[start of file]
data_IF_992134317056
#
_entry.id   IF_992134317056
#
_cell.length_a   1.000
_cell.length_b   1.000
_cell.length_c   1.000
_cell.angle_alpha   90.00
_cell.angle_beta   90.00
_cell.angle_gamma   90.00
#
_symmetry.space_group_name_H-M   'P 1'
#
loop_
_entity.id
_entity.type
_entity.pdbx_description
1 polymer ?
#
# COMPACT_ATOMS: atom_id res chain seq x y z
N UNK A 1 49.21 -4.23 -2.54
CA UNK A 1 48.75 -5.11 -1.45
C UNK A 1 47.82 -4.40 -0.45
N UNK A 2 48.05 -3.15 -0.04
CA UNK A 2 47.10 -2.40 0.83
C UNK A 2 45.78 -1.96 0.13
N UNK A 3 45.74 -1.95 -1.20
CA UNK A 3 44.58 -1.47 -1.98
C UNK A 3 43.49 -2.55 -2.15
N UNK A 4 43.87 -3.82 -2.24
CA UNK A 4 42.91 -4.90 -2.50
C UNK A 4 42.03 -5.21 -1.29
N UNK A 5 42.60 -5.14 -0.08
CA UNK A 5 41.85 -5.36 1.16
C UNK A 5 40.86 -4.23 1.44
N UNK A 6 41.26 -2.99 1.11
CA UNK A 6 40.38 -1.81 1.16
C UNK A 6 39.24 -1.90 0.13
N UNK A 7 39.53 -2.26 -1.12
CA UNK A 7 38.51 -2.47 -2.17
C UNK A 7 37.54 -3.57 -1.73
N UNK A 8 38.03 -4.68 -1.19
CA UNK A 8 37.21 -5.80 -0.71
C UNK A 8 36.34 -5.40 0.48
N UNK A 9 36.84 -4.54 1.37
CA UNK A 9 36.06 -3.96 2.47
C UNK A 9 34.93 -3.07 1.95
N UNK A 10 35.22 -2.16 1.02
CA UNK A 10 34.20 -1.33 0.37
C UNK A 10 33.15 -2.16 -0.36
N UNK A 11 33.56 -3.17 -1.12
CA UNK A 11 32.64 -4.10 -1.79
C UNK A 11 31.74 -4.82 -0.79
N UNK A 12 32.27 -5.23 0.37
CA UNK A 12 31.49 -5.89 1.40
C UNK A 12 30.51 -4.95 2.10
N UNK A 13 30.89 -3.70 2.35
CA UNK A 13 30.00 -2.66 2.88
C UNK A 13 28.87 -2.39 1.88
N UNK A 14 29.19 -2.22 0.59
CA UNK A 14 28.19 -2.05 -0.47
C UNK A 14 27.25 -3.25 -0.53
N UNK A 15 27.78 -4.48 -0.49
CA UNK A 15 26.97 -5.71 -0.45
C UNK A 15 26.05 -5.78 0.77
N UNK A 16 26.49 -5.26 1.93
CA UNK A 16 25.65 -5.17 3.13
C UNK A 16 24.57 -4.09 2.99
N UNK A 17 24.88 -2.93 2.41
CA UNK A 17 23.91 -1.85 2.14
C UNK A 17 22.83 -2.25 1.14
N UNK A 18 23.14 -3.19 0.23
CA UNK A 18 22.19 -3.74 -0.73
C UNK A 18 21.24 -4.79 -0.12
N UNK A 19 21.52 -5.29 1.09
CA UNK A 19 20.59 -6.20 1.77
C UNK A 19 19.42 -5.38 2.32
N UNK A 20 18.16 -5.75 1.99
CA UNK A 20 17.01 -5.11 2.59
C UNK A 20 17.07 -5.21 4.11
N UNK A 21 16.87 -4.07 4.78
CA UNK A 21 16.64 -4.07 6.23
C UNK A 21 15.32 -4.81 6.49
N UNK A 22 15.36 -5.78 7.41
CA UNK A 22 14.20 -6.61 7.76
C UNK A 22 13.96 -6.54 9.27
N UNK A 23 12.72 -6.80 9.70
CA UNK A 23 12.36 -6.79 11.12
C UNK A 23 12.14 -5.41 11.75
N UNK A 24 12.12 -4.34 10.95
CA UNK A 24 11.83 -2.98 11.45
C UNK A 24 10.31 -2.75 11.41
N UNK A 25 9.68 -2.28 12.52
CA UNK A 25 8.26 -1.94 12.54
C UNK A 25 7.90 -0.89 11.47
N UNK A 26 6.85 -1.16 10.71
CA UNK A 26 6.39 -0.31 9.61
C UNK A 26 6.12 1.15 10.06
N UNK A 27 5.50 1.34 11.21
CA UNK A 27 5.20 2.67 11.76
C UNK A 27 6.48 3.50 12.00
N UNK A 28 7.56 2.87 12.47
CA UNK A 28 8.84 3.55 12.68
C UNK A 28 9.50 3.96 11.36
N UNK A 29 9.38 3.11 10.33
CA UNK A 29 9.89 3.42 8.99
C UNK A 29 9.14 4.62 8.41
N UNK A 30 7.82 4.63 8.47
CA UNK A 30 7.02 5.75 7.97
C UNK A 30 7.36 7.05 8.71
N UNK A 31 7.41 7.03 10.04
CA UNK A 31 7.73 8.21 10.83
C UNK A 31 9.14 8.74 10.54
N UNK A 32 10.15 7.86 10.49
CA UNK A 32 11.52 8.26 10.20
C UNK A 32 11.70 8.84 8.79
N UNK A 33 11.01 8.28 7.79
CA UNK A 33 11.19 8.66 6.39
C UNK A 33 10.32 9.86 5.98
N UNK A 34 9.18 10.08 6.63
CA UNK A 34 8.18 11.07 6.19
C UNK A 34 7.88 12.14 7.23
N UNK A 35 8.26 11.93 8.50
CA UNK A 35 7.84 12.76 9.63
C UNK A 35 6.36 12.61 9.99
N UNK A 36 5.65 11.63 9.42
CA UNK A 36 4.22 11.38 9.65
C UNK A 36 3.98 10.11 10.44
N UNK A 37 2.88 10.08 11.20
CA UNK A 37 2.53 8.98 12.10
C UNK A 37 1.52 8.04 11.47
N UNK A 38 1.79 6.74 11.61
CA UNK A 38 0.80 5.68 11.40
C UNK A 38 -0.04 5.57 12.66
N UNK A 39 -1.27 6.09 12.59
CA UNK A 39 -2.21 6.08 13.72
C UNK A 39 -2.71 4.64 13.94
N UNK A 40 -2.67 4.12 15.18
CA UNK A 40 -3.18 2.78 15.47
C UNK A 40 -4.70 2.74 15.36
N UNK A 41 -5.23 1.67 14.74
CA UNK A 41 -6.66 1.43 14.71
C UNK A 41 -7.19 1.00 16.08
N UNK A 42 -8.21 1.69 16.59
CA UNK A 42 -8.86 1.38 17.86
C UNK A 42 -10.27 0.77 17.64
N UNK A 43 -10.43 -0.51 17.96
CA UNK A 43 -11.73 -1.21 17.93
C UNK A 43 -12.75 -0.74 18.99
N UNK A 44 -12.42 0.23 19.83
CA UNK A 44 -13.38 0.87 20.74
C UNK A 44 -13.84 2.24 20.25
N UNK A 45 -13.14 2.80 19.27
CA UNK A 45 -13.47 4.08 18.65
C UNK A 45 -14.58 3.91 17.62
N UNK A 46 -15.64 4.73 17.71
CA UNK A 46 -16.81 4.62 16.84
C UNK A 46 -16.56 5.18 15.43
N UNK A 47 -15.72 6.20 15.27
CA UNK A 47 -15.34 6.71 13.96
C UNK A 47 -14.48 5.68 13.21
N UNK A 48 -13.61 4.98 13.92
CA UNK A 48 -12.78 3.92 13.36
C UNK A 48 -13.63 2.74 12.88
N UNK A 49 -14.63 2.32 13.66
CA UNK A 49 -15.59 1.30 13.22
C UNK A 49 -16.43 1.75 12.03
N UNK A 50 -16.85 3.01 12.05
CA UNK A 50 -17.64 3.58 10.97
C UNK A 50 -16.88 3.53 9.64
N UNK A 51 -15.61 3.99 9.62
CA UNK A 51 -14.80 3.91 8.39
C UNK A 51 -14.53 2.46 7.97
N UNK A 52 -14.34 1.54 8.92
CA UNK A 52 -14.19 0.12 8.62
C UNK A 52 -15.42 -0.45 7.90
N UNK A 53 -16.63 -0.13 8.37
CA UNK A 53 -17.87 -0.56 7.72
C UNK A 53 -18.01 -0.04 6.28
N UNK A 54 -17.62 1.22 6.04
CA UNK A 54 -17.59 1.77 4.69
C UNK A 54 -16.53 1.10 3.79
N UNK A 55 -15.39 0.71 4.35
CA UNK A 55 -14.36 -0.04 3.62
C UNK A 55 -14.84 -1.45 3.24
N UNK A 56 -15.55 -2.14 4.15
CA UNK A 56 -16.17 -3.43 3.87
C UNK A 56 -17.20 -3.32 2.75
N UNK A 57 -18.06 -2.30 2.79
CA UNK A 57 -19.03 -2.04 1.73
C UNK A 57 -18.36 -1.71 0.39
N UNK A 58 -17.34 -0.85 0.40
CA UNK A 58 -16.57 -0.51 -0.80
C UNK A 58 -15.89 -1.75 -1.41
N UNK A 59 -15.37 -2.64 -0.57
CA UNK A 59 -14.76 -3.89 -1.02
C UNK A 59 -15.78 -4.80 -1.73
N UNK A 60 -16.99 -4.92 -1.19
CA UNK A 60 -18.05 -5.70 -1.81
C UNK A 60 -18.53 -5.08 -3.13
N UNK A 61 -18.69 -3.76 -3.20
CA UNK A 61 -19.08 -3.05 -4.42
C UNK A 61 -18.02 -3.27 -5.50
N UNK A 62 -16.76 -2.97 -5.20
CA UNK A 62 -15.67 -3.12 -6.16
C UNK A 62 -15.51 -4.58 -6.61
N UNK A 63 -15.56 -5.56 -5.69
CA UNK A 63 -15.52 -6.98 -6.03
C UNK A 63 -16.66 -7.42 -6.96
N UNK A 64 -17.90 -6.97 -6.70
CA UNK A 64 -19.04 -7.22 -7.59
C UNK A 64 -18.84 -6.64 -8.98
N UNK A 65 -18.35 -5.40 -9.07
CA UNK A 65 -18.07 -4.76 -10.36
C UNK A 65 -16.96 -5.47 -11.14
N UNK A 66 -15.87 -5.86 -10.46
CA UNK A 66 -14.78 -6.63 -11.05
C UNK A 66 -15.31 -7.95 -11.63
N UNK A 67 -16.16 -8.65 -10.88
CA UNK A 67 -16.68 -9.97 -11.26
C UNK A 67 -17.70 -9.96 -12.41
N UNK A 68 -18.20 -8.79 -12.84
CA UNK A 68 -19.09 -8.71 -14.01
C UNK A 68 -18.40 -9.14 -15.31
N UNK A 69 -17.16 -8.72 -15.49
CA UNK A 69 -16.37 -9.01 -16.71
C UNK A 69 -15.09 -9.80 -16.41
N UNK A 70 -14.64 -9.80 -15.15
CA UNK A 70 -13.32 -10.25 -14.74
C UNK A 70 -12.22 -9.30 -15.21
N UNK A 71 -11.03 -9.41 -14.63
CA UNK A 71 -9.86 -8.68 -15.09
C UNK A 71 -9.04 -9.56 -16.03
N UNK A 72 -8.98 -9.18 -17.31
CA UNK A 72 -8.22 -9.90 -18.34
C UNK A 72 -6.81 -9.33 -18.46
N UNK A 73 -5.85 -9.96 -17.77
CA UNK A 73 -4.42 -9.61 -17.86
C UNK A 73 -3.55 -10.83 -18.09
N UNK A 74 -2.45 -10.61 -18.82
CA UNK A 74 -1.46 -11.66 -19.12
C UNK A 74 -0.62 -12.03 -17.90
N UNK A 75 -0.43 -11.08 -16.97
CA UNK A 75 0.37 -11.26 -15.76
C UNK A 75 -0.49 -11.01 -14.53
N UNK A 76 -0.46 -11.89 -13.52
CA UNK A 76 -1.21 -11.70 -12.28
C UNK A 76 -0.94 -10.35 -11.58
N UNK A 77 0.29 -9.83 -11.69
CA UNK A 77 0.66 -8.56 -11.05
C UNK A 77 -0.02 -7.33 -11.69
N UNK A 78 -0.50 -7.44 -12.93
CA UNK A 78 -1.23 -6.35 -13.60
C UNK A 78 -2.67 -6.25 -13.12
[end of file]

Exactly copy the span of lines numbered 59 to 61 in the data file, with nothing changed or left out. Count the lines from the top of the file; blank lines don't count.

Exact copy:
C UNK A 13 28.87 -2.39 1.88
N UNK A 14 29.19 -2.22 0.59
CA UNK A 14 28.19 -2.05 -0.47